Signed systems are based on the spoken English language, it is not natural. Also these systems have been created mid 20th century. While they may have the nice goal of building literacy; however, are often taken the wrong way. The main goal is to produce speaking deaf people, not literate, functioning and contributing citizens of the world.

 With signed systems, children cannot play, be naturally creative or produce new signs that fit their generation (fads/slang). They can do this with ASL and English. Children makes the language go around, adults take their experience and make their language static, often struggling with dismay or amusement with their children when they ‘play’ with language.

 The brain knows what it is doing, deaf or hearing. That is why children struggle against something that does not make sense to them, they will find a way to make it simple, creative, and understandable. (; Dr. Laura Petitto)  That is the flexibility we leave behind as we become adults.

For further information about ASL and coded signed systems go to Language or Coded System? (Prezi)

The Importance of Apology

When working with a group of people, some days they can irritate you to a limit that can make or break you.  My breaking points have been reached too far too many times in the last month or so. Most teenagers do not realize that they cannot always get what they want, nor does complaining about it help their case.

This particular day, I conducted a quiz with success during one period; however, it was the next period that had me walking out of my classroom. Consistent whining, asking for repetition, consistent ‘DON’T-UNDERSTAND’ and out the door, I went. It was approximately 45 minutes before I came back into the classroom.  At the end of the bell… this is what I got from a group of students.


Apologies are great, but they don’t really change anything. You know what does? Action. ~Stella Young

One thing that irritates me the most about students is their consistent ‘apologizing’ for what they have done, without understanding what it means. Apologies no longer have context, content and intent.  If accompanied with grins, mirth and laughter, the apology definitely has no meat behind it. It is a guarantee that the action will continue to be repeated. It has consistently been proven.

In this case, the main reason why many of the students were complaining, it had to do with the fact that their receptive comprehension skills no longer matter when using sign language.  They can sure sign but they cannot ‘listen’ with their eyes. They think it is okay to sign and speak at the same time at an advanced level of the program.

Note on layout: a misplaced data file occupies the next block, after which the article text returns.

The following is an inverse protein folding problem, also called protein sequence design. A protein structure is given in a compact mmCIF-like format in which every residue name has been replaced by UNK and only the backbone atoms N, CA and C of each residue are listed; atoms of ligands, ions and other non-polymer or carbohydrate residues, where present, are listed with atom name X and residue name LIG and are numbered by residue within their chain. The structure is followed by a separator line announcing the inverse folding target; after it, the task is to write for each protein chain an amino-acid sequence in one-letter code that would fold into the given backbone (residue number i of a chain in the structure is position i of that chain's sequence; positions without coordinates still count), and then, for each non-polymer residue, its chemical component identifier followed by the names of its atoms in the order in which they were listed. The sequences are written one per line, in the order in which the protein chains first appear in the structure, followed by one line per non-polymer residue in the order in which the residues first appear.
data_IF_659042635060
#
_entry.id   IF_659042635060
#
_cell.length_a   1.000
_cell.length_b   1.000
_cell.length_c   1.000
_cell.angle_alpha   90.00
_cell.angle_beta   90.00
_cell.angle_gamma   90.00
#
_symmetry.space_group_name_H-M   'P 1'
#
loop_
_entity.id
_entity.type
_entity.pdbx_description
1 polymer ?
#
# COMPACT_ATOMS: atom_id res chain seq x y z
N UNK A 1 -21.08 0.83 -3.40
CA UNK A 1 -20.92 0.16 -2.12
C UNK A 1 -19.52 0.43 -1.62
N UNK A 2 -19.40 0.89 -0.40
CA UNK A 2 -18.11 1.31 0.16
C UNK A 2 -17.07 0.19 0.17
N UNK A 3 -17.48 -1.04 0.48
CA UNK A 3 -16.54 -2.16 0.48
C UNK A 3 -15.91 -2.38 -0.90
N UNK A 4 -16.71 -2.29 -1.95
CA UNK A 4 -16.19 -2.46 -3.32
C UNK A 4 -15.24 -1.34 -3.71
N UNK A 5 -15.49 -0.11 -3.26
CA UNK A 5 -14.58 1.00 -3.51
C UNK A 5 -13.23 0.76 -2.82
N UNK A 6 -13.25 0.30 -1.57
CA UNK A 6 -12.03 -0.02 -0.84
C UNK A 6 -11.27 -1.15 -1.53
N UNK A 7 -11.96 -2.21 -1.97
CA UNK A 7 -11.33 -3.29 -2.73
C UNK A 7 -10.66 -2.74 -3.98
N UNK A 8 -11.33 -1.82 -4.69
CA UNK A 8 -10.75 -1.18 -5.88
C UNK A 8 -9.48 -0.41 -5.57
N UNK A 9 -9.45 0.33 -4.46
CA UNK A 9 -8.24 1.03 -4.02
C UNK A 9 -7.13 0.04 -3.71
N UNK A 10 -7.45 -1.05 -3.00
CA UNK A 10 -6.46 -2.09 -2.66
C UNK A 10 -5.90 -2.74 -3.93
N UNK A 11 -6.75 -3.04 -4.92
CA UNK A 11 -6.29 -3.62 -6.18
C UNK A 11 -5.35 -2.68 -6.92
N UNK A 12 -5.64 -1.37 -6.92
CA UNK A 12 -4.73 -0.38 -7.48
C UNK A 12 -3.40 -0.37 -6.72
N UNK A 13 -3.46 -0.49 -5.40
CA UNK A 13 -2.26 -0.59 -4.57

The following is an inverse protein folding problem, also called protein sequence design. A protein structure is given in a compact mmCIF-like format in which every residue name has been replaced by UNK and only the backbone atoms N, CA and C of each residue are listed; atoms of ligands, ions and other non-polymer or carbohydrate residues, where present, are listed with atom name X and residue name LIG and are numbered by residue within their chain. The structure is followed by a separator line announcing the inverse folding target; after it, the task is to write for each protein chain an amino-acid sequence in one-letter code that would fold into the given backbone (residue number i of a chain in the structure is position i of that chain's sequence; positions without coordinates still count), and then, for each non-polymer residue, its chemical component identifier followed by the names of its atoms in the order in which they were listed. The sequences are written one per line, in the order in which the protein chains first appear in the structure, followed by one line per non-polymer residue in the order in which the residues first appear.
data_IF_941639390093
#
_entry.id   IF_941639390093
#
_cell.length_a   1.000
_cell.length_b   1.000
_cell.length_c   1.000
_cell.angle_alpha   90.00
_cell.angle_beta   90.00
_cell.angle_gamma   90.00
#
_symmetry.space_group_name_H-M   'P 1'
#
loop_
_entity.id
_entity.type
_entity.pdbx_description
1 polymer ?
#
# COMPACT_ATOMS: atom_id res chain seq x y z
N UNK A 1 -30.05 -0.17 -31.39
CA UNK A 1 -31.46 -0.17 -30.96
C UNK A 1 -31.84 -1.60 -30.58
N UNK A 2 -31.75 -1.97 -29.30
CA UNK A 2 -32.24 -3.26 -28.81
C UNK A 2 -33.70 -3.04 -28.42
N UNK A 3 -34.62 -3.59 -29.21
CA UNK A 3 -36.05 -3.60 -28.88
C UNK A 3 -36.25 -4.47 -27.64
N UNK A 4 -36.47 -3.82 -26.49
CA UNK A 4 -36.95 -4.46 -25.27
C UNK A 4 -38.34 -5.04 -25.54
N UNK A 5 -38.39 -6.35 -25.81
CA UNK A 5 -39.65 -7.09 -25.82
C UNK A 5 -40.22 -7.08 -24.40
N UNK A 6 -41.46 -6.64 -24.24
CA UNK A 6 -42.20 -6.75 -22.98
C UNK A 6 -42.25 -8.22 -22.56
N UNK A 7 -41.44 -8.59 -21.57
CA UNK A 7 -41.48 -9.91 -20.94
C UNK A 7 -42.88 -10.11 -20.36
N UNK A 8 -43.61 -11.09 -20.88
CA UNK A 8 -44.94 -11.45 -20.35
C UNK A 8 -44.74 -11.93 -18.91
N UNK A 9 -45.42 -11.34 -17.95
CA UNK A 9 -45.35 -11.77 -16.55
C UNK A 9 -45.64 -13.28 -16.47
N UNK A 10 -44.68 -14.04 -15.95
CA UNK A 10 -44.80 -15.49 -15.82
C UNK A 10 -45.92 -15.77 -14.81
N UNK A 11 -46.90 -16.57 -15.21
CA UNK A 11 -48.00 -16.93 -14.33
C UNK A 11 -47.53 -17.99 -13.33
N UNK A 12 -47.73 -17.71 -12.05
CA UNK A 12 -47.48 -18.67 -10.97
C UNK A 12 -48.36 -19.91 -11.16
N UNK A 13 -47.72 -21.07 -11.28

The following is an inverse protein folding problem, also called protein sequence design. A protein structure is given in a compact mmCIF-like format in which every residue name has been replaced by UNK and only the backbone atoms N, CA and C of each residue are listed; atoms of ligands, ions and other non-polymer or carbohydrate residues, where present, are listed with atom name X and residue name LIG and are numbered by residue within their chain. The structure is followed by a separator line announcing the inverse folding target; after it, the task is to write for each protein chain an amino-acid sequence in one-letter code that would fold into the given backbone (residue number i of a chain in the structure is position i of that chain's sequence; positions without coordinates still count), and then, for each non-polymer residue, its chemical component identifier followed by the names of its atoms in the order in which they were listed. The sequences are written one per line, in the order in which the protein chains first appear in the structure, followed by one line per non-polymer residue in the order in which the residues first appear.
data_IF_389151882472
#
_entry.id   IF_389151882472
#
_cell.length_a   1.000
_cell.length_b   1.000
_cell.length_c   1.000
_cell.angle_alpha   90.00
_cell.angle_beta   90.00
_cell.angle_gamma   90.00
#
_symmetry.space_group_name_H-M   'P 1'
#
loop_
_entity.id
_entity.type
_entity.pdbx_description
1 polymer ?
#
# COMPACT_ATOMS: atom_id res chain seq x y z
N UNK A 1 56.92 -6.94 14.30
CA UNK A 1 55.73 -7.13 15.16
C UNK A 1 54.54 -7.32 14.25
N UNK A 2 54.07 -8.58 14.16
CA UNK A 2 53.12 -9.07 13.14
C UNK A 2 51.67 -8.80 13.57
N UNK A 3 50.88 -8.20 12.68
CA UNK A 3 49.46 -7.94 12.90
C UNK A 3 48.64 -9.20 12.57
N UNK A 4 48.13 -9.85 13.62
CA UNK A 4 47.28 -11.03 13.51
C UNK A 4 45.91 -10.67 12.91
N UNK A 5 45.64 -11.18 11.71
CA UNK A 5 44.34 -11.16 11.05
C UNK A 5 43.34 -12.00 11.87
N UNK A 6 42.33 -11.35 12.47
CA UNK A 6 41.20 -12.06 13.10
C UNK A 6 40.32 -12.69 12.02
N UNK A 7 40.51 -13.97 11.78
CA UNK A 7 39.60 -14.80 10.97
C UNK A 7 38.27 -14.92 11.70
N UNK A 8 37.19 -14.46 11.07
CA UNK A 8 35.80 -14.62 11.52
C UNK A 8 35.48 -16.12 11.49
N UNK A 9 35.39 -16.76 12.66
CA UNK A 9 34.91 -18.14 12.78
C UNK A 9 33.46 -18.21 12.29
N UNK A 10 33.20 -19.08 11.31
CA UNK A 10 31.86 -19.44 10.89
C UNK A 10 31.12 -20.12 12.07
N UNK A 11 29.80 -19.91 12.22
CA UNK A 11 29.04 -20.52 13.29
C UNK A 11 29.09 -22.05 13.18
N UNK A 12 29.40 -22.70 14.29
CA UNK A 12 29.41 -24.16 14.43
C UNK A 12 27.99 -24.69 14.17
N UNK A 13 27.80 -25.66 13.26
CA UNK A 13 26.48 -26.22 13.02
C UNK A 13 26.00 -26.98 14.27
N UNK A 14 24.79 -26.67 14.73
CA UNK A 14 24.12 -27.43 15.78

Pay attention to the person you are apologizing to, even if one says it is ‘fine’, look at the behavior of the recipient, it will be more likely you will find the person indifferent to such apology.  Then it is time for self-reflection.

Do not apologize if you do not mean it, period.

An Essential Oil A Day…

A part of an journey is trying to find what one can do in respect with personal health and the world in which we live in. I recently was introduced to doTerra, an essential oils company out of Utah. I am fascinated by the oils and how we can use them to improve our health and lives. I am still learning the ropes and so far what I have seen with the oils, continue to impress me. I have created bath salts, car fresheners, cleaning fluid and acne cream (also a moisturizer). I diffuse quite a lot too.

Today my daughter woke up with an intense ear pain in her left ear. I had to call in for a substitute at school and my son stayed home as well (I live 45-50 miles away from where I work).  A call to the doctor at 8 am netted me an appointment at 10:15 am.  My daughter was in pain so I took some drops of Melaleuca and rubbed on the surface of her ear and on her bone behind the ear. A few minutes she became calm and fell asleep.  She did wake up to tell me that her ear was better but I knew better and we headed out to the doctor. Sure enough, she has a terrible ear infection.

As anything new that comes into your life, do research.  What I have read and discussed with people tells me the nature of essential oils is valuable (as long as depletion and removal of nature’s resources are not abused, this is symbiosis that we are talking about!) and as old as the ages. How much have we modern humans in today’s age lost from the wisdom of those who have come before us?

Curious? Check out my site: 

I also created my own website which discusses essential oils in general, as well as some tips and homemade stuff.   EO With Joanna

Language or Code?